By Georgia Smith, MA
Relationships are vitally important because it only takes “one” relationship to help you either fulfill all you can possibly be, or cause you hindrances and failure. Therefore, the virtues of a healthy relationship are as important as the kind of profession you fulfill. The fast paced society we live in today demands your full attention to making a living. In the rush of the demand, we neglect taking time to foster positive relationships with basic virtues.
Basic virtues are not always easy to implement. We all have difficult relationships which take extra effort to develop. But there are basic virtues which nurture healthy relationships. One of the main reasons people come for counseling is because of a relationship issue. Be it a negative self view, spousal relationship, friend or co-worker, or with their children, I find myself helping my clients through the difficulties of relationships far more than any other issue.
The art of listening and validation helps begin the emotional healing process, but I do not stop there. I know how important it is to help them take an account of what they can do to change. Implementing changes needed for healthier relationships is not easy but extremely rewarding. Basic virtues that nurture healthy relationships are well worth the reminder. As you read about them, I encourage you to make a mental note of which ones you desire growth in you.
Remember, it only takes one person in a relationship to move towards a positive direction, so let change start with you. I promise the effort you put into implementing change is rewarding, and strengthens healthy connection for future relationships.
Virtue of effective communication: Effectively communicating means you listen empathetically first, without interrupting. Restating what you have heard is important in the process of communicating. Many misunderstandings can be avoided by restating what you “think” you just heard. There is much more to learn about effectively communicating, but empathetically listening and restating is a good start.
Virtue of understanding: How many times have you said, “I don’t feel understood”? Being understood and validation of your emotions and thoughts makes someone feel what they think is important.
Virtue of acceptance: Have you ever felt judged, criticized, condemned, or rejected? Or have you been someone who displays these negative qualities. The virtue of acceptance means you simply accept someone without necessarily agreeing with them. You eliminate trying to control them or change them with your way of thinking. When acceptance is truly felt, it allows people to let their guards down and gives way to desires for behavioral change. Emotional barriers are erected because of criticism, judgments, and condemning.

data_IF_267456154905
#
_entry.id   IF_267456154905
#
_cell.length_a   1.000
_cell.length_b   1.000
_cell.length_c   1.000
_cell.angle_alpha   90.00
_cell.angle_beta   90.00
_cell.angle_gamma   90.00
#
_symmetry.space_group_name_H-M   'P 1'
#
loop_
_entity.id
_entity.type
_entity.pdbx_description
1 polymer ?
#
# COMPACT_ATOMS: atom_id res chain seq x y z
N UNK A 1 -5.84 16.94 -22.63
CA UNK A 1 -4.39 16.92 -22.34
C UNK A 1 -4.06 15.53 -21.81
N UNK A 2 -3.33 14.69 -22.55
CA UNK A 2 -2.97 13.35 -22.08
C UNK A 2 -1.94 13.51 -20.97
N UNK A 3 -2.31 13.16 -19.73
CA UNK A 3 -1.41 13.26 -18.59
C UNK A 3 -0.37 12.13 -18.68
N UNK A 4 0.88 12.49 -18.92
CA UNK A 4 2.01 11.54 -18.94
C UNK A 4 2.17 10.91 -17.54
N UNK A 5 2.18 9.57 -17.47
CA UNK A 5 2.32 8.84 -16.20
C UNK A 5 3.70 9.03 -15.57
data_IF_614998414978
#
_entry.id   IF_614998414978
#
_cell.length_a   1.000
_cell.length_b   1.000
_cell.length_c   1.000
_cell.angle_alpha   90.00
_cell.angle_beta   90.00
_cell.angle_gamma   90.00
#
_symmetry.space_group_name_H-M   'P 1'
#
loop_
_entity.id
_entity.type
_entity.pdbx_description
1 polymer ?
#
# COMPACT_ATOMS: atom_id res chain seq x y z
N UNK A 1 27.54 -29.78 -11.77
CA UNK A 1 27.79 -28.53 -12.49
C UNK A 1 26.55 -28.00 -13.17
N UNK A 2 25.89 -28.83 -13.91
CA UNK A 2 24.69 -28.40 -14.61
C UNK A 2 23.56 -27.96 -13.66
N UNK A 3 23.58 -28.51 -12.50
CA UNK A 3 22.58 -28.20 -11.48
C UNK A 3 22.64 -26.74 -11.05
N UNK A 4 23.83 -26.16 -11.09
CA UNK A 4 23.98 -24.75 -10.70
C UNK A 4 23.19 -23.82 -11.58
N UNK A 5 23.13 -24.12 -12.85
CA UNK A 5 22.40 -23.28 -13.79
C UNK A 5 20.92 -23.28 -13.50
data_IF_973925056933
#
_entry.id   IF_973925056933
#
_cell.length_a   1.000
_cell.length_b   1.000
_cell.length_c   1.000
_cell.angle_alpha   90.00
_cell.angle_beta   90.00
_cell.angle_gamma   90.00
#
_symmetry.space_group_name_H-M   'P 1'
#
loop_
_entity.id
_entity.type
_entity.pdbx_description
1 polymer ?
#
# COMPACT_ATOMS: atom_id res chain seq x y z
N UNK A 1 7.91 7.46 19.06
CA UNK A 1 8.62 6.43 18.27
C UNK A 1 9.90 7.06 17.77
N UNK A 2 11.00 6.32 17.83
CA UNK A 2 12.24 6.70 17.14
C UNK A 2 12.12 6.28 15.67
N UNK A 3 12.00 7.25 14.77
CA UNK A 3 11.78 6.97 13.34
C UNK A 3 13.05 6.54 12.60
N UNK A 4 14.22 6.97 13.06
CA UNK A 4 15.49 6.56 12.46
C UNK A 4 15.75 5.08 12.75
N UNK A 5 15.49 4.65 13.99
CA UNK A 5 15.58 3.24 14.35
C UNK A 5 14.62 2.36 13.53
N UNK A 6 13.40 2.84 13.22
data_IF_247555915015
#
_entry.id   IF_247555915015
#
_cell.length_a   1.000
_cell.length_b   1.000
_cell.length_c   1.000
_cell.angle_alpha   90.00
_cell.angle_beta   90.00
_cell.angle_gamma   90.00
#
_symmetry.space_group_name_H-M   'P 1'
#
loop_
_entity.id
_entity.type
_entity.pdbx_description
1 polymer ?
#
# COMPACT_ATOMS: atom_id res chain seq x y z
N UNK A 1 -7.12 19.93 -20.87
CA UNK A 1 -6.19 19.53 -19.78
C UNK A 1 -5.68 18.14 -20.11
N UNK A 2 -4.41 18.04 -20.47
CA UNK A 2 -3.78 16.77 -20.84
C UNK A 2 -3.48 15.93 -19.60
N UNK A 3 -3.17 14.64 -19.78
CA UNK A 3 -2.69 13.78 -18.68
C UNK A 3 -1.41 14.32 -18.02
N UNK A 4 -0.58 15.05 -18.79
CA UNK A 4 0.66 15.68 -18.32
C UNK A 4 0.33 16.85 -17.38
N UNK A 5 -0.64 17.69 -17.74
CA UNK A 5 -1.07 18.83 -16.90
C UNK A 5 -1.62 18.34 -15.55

Virtue of patience: Remember to be patient, allowing others to develop at their own pace. We are all created with different strengths and weaknesses and we are all on our own journey in life. Every person is uniquely created and the circumstances of their lives are unique. Patience gives others room to grow and change at their pace, not at our pace.
Virtue of forgiveness: The virtue of forgiveness is a powerful antidote for a wounded, bitter soul. When we forgive someone for what they have done, or when we ask for forgiveness because of what we have done, this allows the soul to let go of the offense. Forgiving means you are willing to “let it go” so your own soul will not carry the burden of the offense.
Virtue of kindheartedness: Of all the virtues I have mentioned, the virtue of kindheartedness, I would say, is most important! This virtue carries with it the greatest and most powerful force in all creation––love. Kindheartedness is the beginning stage of love in its simplistic form. Simple acts of kindheartedness shown to others cause emotional barriers to fall, restore betrayed friendships, and build bridges where barriers existed in hearts. Have you ever told someone “you have just made my day” in response to what he or she has said to you or what he or she did for you? We all need more of our “days being made brighter” by simple acts of kindheartedness.
The virtues I have mentioned for healthy relationships are certainly not all inclusive and finite, but they are a great place to start!
Georgia Smith is in private practice as a Licensed Professional Counselor in the state of Texas providing counseling for children, adolescents, adults, and marriage and family. She is also an author of two books and a public speaker. Georgia may be reached at 469-855-0256 or via email email@example.com. www.counselingbygeorgia.com.